“We have a real advantage in the wine fest business” Bill said. “We have the infrastructure. We don’t have an issue with parking. It’s a beautiful location. It’s a million-dollar view. People like it.”
Roanoke Island Historical Association is excited to announce the 3rd Annual Lost Colony Wine and Culinary Festival beginning on Friday, September 27th with a Vintner’s Dinner, followed by Saturday with the Grand Tasting and ending on Sunday with a Sparkling Wine Brunch. The Festival celebrates Roanoke Island’s history, legends and heritage with wine, handcrafted beer and sumptuous food. This fabulous, and not to be missed, event is a benefit for The Lost Colony production.
On Friday Night, September 27th, the Vintner’s Dinner will feature exquisitely prepared local and regionally sourced seafood and farm-to table produce dishes paired with wines from Chateau St. Michelle led by Teri Morgan, Development Manager from Chateau Ste. Michelle Wine Estates of Woodinville, Washington. The creative collaboration of featured chefs include, Chef Sam McGann, co-owner and Chef of The Blue Point in Duck, along with pastry chef Jack Baumer from The Blue Point, Chef Johanna of Johanna’s Café Lachine in Wanchese, and Chefs Bryan Whitehurst and Mark Newsome of Greentail’s Seafood Market and Kitchen in Nags Head. Expect savory hors d’oeuvres plus two delectable courses and a heavenly dessert that you will not be able to say no to. The dinner also features a lively auction, with proceeds also benefitting The Lost Colony. The Vintner Dinner begins at 6PM at the lovely 108 Budleigh in Manteo. Tickets are $150 and seating is limited to 84 guests.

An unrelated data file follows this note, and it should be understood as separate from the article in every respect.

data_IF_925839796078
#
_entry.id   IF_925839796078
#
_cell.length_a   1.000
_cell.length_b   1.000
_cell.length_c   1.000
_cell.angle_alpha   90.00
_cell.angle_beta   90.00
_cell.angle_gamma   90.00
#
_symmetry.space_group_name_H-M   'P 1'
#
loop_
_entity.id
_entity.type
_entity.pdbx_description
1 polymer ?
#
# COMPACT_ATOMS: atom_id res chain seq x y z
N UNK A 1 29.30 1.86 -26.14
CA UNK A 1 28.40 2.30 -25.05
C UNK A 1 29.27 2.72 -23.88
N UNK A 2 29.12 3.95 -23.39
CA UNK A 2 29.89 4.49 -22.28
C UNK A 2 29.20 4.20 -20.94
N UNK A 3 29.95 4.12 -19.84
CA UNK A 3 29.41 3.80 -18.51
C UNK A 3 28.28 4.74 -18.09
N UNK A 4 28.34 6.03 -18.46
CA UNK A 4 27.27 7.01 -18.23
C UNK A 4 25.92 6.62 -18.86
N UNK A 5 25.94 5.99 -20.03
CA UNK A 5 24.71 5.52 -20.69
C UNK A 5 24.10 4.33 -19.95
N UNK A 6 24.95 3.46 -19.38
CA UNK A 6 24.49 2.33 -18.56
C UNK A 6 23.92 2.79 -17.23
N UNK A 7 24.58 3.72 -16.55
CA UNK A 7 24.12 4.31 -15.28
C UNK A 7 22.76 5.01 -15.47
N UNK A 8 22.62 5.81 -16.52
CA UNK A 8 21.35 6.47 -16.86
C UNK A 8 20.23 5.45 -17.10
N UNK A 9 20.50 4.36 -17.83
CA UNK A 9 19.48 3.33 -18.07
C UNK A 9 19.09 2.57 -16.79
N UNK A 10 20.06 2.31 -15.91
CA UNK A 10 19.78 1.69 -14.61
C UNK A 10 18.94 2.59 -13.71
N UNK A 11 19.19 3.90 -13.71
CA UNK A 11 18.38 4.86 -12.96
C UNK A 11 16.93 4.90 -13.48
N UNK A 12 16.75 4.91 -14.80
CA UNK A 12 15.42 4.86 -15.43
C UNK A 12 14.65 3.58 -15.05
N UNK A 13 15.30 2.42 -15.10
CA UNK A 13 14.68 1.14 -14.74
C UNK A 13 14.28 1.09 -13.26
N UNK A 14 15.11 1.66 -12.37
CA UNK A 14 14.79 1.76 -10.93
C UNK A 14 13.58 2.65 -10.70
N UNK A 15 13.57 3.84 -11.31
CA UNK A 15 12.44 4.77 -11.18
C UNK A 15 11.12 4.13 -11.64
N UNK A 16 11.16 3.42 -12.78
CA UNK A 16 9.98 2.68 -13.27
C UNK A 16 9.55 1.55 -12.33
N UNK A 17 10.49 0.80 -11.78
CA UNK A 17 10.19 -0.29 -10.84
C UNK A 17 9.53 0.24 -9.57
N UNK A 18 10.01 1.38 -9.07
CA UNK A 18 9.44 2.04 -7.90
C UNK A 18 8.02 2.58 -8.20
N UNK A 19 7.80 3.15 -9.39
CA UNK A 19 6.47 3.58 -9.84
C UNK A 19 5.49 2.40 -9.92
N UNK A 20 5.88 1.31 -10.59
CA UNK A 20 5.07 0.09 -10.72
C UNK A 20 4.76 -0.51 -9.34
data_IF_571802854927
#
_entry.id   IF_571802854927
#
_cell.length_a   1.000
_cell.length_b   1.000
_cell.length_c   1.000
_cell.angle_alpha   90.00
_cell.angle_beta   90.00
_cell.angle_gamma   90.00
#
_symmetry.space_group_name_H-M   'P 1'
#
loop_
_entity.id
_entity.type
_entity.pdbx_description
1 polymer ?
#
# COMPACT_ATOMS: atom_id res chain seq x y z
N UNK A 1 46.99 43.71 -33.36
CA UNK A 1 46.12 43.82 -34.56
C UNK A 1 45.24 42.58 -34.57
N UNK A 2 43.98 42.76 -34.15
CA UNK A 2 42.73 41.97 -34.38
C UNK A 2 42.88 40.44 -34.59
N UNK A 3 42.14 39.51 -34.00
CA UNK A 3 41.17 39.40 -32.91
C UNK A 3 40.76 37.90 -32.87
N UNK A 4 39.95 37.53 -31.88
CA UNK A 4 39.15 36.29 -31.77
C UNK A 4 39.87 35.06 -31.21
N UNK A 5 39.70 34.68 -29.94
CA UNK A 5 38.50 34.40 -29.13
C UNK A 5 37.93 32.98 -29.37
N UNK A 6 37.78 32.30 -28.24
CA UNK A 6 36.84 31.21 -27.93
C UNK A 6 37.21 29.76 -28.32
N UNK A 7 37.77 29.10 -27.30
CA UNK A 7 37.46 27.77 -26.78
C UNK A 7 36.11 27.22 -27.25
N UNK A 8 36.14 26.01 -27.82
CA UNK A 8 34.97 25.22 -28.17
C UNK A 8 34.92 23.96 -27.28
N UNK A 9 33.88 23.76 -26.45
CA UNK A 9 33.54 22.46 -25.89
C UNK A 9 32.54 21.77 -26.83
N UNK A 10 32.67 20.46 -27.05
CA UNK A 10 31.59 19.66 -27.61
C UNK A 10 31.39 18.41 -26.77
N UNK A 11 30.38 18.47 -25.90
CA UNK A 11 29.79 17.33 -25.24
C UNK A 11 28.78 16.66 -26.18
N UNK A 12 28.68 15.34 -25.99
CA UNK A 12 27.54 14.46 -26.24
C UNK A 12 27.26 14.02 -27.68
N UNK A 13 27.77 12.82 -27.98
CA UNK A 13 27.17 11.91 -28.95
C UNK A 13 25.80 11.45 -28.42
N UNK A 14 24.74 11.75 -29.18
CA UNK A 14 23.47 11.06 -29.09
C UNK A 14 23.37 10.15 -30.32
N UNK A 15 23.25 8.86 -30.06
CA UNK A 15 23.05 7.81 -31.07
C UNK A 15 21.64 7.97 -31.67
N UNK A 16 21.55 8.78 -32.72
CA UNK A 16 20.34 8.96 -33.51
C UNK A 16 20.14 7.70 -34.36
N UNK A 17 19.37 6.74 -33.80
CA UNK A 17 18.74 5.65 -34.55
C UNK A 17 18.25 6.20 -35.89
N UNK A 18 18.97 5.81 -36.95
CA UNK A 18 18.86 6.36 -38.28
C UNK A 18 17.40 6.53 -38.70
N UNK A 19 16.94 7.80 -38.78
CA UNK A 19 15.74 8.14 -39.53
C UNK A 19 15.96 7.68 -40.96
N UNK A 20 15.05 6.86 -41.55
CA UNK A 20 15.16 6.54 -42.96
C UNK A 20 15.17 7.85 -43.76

The Grand Tasting event is Saturday, September 28th, on the grounds of The Lost Colony theatre on Roanoke Island. Attendees will taste over 100 wines from around the world, discover local craft beers, sample savory local fare and enjoy live entertainment while surrounded by breathtaking views of the Roanoke and Pamlico Sounds. Great music by Jessica Hudson & Thorne Wiggs will further engage your soul while you bid on fabulous items in the Silent Auction. Featured restaurants and caterers inside the air-conditioned SoundStage Wine Tasting Room include: Basnight’s Lone Cedar Café, Blue Water Grill & Raw Bar, Argyle’s, Ortega’z, Ten 0 Six, Dawn’s Kitchen, Coastal Provisions and cheeses, fruits and meats from Food Lion. Attendees of the previous two years have proclaimed it to be the best event on the Outer Banks!
Beer Lovers will not be snubbed at the Festival! Included in the Grand Tasting is the popular and growing Beer Garden under the theatre’s house breezeway featuring local and regional craft beers, some of which are found only on the Outer Banks. Enjoy your favorite brew paired with delicious faire from Pigman’s Barbeque and the Weeping Radish Farm & Brewery restaurants with live entertainment from Joe Mapp and the Coordinates. Front Porch Cafe’s coffee will give you the energy to keep going!